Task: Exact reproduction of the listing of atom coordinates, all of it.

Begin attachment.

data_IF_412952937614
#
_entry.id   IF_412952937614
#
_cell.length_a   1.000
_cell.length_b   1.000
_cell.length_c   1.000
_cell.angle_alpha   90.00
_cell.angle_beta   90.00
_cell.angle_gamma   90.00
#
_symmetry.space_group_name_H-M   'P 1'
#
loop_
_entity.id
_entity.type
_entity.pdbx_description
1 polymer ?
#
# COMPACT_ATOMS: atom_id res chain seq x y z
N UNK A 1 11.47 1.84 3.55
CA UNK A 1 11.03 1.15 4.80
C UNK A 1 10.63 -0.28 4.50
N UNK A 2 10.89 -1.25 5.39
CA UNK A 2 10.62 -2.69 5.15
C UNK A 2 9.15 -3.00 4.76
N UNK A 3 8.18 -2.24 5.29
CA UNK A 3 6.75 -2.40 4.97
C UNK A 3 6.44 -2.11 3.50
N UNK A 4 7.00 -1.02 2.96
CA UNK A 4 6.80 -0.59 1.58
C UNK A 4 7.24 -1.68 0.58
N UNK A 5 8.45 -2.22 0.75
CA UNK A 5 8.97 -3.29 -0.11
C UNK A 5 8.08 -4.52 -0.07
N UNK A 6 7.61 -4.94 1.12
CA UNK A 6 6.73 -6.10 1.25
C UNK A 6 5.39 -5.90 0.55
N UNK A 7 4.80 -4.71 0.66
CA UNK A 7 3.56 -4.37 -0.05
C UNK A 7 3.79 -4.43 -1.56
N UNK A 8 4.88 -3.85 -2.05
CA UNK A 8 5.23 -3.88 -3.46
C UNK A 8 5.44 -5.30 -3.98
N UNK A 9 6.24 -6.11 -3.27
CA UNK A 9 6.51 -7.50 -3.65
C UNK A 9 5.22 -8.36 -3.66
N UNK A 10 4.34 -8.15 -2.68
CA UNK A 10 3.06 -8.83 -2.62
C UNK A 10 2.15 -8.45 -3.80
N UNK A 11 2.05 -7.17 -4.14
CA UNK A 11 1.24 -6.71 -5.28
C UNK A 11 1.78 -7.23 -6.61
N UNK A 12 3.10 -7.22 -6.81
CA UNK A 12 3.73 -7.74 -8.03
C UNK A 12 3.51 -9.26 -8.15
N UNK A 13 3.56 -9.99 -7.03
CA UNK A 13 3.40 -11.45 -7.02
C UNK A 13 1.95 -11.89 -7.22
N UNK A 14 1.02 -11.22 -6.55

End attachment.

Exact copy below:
data_IF_412952937614
#
_entry.id   IF_412952937614
#
_cell.length_a   1.000
_cell.length_b   1.000
_cell.length_c   1.000
_cell.angle_alpha   90.00
_cell.angle_beta   90.00
_cell.angle_gamma   90.00
#
_symmetry.space_group_name_H-M   'P 1'
#
loop_
_entity.id
_entity.type
_entity.pdbx_description
1 polymer ?
#
# COMPACT_ATOMS: atom_id res chain seq x y z
N UNK A 1 11.47 1.84 3.55
CA UNK A 1 11.03 1.15 4.80
C UNK A 1 10.63 -0.28 4.50
N UNK A 2 10.89 -1.25 5.39
CA UNK A 2 10.62 -2.69 5.15
C UNK A 2 9.15 -3.00 4.76
N UNK A 3 8.18 -2.24 5.29
CA UNK A 3 6.75 -2.40 4.97
C UNK A 3 6.44 -2.11 3.50
N UNK A 4 7.00 -1.02 2.96
CA UNK A 4 6.80 -0.59 1.58
C UNK A 4 7.24 -1.68 0.58
N UNK A 5 8.45 -2.22 0.75
CA UNK A 5 8.97 -3.29 -0.11
C UNK A 5 8.08 -4.52 -0.07
N UNK A 6 7.61 -4.94 1.12
CA UNK A 6 6.73 -6.10 1.25
C UNK A 6 5.39 -5.90 0.55
N UNK A 7 4.80 -4.71 0.66
CA UNK A 7 3.56 -4.37 -0.05
C UNK A 7 3.79 -4.43 -1.56
N UNK A 8 4.88 -3.85 -2.05
CA UNK A 8 5.23 -3.88 -3.46
C UNK A 8 5.44 -5.30 -3.98
N UNK A 9 6.24 -6.11 -3.27
CA UNK A 9 6.51 -7.50 -3.65
C UNK A 9 5.22 -8.36 -3.66
N UNK A 10 4.34 -8.15 -2.68
CA UNK A 10 3.06 -8.83 -2.62
C UNK A 10 2.15 -8.45 -3.80
N UNK A 11 2.05 -7.17 -4.14
CA UNK A 11 1.24 -6.71 -5.28
C UNK A 11 1.78 -7.23 -6.61
N UNK A 12 3.10 -7.22 -6.81
CA UNK A 12 3.73 -7.74 -8.03
C UNK A 12 3.51 -9.26 -8.15
N UNK A 13 3.56 -9.99 -7.03
CA UNK A 13 3.40 -11.45 -7.02
C UNK A 13 1.95 -11.89 -7.22
N UNK A 14 1.02 -11.22 -6.55